Today, on the the day, it’s been five years since we packed a bag each and moved to UK.
Back then we had dreams of applying to naturalise as British citizens.
To become British bastards.
In an endearing way.
But then Brexit happened. And now we’re not so sure anymore.
In the blink of an eye the country we considered our home became hostile and xenophobic.
But enough people to make us, and every single immigrant I’ve spoken to, feel uneasy. Unwelcomed.
Despite the fact that EU immigrants take out less benefits and pay more taxes.
EU migrants pay £1.34 in taxes for every £1 they receive in state assistance British Influence, 18 February 2016
Despite the fact that the UK is one of the developed countries that relies most on importing doctors trained abroad.
10% of doctors and 4% of nurses in the NHS are immigrants.
I used to say that the quintessentially British thing to be, was to not be British.
Technically I’m conflating English with British but the slogan for Brexit was, “Make Britain great again,” so you can just lie in the bed you made. Assholes.
To be British, is to be a bastard of someone or other.
The patron saint of England St George himself, was of Greek origin.
I rest my case.
And whilst Cambridge voted to REMAIN, as did other places like London and Edinburgh, it wasn’t enough to stop fear-mongers like Nigel Farrage from getting their misguided wills through.
And now Theresa May has demanded a Snap General Election on 8 June to secure Brexit mandate.
We need a general election and we need one now because we have at this moment a one-off chance to get this done while the European Union agrees its negotiating position and before the detailed talks begin. Teresa May, as reported by the Guardian
She, and the conservative party she represents, doesn’t have your, our my, best interest at heart. She has the interest of the 1% at heart.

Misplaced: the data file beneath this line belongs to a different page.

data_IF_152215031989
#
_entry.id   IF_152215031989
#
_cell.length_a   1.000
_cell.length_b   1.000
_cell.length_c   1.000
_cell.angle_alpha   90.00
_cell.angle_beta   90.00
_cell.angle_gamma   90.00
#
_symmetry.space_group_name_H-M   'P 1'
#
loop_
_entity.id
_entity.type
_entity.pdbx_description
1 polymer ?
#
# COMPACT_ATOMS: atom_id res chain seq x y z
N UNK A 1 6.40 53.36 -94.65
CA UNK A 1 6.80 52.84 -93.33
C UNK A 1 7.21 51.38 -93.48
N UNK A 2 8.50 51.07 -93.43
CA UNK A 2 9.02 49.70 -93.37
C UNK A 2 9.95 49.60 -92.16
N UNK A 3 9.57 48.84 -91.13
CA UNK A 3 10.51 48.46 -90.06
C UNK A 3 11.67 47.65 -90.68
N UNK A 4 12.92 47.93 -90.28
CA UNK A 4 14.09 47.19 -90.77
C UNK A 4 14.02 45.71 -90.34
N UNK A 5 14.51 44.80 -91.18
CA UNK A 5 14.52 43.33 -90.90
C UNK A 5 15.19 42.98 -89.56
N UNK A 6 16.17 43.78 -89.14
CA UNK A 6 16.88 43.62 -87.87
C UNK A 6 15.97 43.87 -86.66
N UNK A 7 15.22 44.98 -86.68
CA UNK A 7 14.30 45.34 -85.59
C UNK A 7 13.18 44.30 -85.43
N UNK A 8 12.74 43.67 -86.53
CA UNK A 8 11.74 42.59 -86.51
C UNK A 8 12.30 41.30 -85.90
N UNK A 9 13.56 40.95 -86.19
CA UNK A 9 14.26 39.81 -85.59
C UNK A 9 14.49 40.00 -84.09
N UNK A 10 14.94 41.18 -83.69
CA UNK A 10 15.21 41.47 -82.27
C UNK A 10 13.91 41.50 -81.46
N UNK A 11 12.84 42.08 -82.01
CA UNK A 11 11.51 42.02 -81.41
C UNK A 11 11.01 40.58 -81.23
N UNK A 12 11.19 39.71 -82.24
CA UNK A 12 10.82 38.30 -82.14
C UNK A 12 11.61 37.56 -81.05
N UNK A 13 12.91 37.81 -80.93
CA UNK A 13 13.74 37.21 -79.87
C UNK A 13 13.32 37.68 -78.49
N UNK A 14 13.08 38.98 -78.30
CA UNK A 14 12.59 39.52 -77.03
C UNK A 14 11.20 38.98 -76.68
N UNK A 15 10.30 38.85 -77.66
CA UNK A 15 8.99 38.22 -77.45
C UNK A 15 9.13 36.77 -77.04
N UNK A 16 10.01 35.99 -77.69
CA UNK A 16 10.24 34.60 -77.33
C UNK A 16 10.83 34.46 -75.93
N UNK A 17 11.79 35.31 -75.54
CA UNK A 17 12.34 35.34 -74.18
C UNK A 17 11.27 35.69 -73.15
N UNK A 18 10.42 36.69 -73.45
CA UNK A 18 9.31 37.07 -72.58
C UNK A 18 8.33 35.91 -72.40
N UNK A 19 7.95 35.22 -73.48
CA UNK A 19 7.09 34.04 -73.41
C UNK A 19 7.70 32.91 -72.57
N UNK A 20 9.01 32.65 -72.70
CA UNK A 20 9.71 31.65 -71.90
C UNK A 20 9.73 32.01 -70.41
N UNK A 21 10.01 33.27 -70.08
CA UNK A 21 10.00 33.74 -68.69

She’s refusing to rule out the privatisation of the NHS.
She’s going to fuck this country more than it already is.
Before moving here, we decided to teach English to Lucien as his first language. Coming from a Swedish-speaking minority in Finland, a minority that’s often met with hostility and resentment, it was important that he would have a place to call home.
A place that felt like home.
Back in Finland, I’ve been physically assaulted on more than one occasion for simply speaking Swedish in public.
But in the wake of Brexit, I don’t know if this is home anymore.
I don’t know if Lucien has a place to call home anymore.
Now I don’t agree with everything Jeremy Corbyn stands for but as far oppositions go, he’s our best bet of turning the tide and restoring this country to—not its former glory but instead—its future glory.
This is what he had to say on the privatisation of the NHS.
I want to ensure it’s completely publicly run and publicly accountable. Jeremy Corbyn, as reported by the Telegraph
But we haven’t applied to naturalise as British citizens.
Until today, we haven’t even been eligible to start the lengthy and expensive process.
In this uncertain future that will affect us, as much is it will affect you, we don’t get to have a say.
We don’t have a vote.
We don’t have a voice.
Lucien doesn’t have a voice.
But you do.
To vote in the General Election on 8 June, you need to register by 11:59pm on 22 May.
You have a voice. Make it heard.